The Beloved at The Bush Theatre is a reinterpretation by the Palestinian ShiberHur theatre company of the biblical story of Abraham, who believed God asked him to kill his own son Isaac to prove his obedience.
It is written and directed by Amir Nizar Zuabi with a poetic, haunting quality that mixes brutal realism with magic realism in the form of talking sheep who act as kind of Greek chorus as well as being part of the action because the Wise Ram (Taher Najib) caused the distraction that saves the boy.
The play focuses on the impacts the near human sacrifice has not only on the family of Abraham (played passionately by Palestinian-Israel actor Makram J Khoury ) but in continuing conflict across generations between the three Abrahamic religions that have this story as their common starting point.
The central theme is blood and death alongside the inevitability of birth and renewal, with the play ends in a dramatic depiction of a possible future rebirth "so the world will be good".
The cast are a mix of Palestinians and Israelis, which adds poignancy to the play as it is essentially about the tragic situation between these members of the Abrahamic family, with the magic realism allowing for a time span from biblical times to the current day.
The mix of reality and myth is captured when Wise Ram observes that wool has been replaced with nylon and the clouds by drones.
However, the Israel-Palestine conflict is not addressed directly, with the complexity of the intertwining of the two peoples never oversimplified. The politics of the situation is addressed through a belief in the power of stories. That could be seen as a missed opportunity as the life of Palestinians is rarely depicted on the stage in the UK and the symbolism is often ambiguous. However, it has a strong emotional power and gives much to think about in ways that move beyond the usual polarisations.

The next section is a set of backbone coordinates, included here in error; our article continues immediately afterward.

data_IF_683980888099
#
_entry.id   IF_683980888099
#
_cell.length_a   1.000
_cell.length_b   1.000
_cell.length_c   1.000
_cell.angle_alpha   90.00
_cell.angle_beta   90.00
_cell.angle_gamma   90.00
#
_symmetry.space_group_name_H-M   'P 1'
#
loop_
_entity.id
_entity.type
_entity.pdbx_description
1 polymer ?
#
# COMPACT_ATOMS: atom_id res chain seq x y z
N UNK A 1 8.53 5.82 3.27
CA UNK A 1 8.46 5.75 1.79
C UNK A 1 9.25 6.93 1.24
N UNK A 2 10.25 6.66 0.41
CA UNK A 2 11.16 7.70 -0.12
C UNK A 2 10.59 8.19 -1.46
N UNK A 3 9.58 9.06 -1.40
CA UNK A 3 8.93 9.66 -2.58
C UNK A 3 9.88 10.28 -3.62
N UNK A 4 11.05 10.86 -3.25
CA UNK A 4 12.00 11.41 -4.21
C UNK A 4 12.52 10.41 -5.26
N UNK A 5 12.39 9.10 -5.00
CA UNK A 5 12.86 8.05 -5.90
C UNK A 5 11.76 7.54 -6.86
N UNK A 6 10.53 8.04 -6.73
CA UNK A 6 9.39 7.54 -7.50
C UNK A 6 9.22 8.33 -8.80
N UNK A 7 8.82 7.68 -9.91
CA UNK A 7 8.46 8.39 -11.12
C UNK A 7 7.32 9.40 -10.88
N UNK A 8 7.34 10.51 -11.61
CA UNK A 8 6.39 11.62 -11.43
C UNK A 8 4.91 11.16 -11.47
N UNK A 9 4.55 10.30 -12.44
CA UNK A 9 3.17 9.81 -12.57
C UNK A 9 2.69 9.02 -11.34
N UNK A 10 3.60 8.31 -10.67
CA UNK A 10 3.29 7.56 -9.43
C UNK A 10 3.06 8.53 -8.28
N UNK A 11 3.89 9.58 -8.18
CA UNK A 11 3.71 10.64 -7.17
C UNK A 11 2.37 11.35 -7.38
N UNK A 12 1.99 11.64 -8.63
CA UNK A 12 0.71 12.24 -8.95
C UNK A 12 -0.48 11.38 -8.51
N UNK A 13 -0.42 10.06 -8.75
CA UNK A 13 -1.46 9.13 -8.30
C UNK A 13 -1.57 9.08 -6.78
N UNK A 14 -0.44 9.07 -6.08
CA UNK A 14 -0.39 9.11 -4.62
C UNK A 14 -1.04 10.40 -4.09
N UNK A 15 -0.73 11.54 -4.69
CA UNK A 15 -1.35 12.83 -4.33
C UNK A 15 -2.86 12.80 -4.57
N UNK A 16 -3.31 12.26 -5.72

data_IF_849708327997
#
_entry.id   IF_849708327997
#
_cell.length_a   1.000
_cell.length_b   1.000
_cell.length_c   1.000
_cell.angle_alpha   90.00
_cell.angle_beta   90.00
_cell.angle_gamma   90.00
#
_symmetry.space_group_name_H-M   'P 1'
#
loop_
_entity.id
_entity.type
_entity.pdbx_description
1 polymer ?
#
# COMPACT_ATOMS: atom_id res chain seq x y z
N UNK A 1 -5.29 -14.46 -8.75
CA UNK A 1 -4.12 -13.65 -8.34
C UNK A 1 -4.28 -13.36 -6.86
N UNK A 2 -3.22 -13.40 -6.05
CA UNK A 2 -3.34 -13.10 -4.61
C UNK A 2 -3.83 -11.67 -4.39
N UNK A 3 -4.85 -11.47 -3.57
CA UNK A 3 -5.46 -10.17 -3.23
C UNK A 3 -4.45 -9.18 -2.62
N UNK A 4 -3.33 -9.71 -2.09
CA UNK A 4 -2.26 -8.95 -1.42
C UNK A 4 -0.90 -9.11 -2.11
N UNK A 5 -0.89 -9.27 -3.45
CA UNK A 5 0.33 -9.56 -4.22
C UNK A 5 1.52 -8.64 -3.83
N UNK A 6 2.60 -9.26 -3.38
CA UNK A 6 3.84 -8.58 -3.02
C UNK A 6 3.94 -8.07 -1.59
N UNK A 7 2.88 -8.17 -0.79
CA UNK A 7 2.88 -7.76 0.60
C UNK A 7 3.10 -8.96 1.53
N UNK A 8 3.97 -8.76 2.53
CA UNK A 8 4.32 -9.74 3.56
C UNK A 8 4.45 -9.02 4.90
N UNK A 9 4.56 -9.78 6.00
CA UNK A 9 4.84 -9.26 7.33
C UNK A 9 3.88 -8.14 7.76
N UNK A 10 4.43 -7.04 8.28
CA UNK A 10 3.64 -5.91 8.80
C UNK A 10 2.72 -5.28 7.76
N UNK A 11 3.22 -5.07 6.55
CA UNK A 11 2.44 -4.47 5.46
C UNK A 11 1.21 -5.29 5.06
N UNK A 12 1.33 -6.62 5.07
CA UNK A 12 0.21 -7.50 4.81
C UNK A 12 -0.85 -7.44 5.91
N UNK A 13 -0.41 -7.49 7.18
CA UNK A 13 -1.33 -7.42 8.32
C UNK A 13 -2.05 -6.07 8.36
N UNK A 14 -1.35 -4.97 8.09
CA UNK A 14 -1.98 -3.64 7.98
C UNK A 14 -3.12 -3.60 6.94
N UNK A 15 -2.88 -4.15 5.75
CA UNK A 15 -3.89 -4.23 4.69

Abraham is the only character in the play given a name. The others are called Mother (Rivka Neumann), Young Son (Jonatan Bukshpan), older Son (Rami Heuberger), Wife (Sivan Sasson), Young Lamb (Samaa Wakeem) and Wise Ram.
This seems to reinforce the mythical aim of Zuabi’s story telling as the characters can represent both their biblical equivalents and more universal representations – Jewish, Palestinian and everyone else at different times.
When the father and son come home from the mountain at the start of the play, Young Son is naturally traumatised and mother terrified (an elder son had been taken into the army after a previous trip to the mountain, and has been killed in battle). Mother and Young Son run away but they can’t escape the march of destiny.
The traumatised boy grows into a disturbed man who works at killing sheep, hoping that will purge the memory of the night on the mountain but the sheep still haunt him. In spite of his attempts to prevent his own wife from having children because he doesn’t want them born into the world he found himself in, he feels he was born in blood and lives in blood and violence.
The play’s grim realities are lifted by the magic realism of the sheep, with an illuminated fleece hovering above the stage at all times. Wise Ram and Young Lamb provide a commentary on what’s happening in the play, interspersed with sharp and witty observations on the human/ovine condition and their interdependence.
As they can see backwards and forwards, they can also discuss the wider world with references to the war, the border and the awfulness of a son dying in the war. Sometimes they’re sad, sometimes they’re funny but they always have a political and often optimistic edge as they are the keepers of dreams which keep balance in the world.
The monologues which are spoken by the sheep and the people are quite beautiful. I’d recommend getting a copy of the play so you can read them as poetry.
The direction is sharp, with a simple but atmospheric set and haunting well judged music. The whole cast bring great energy and skill to parts which at times become almost unbearable to watch because they are so emotionally charged.
The Beloved is at The Bush Theatre until June 9. Book tickets online or call the box office on 020 8743 5050.
May 30, 2012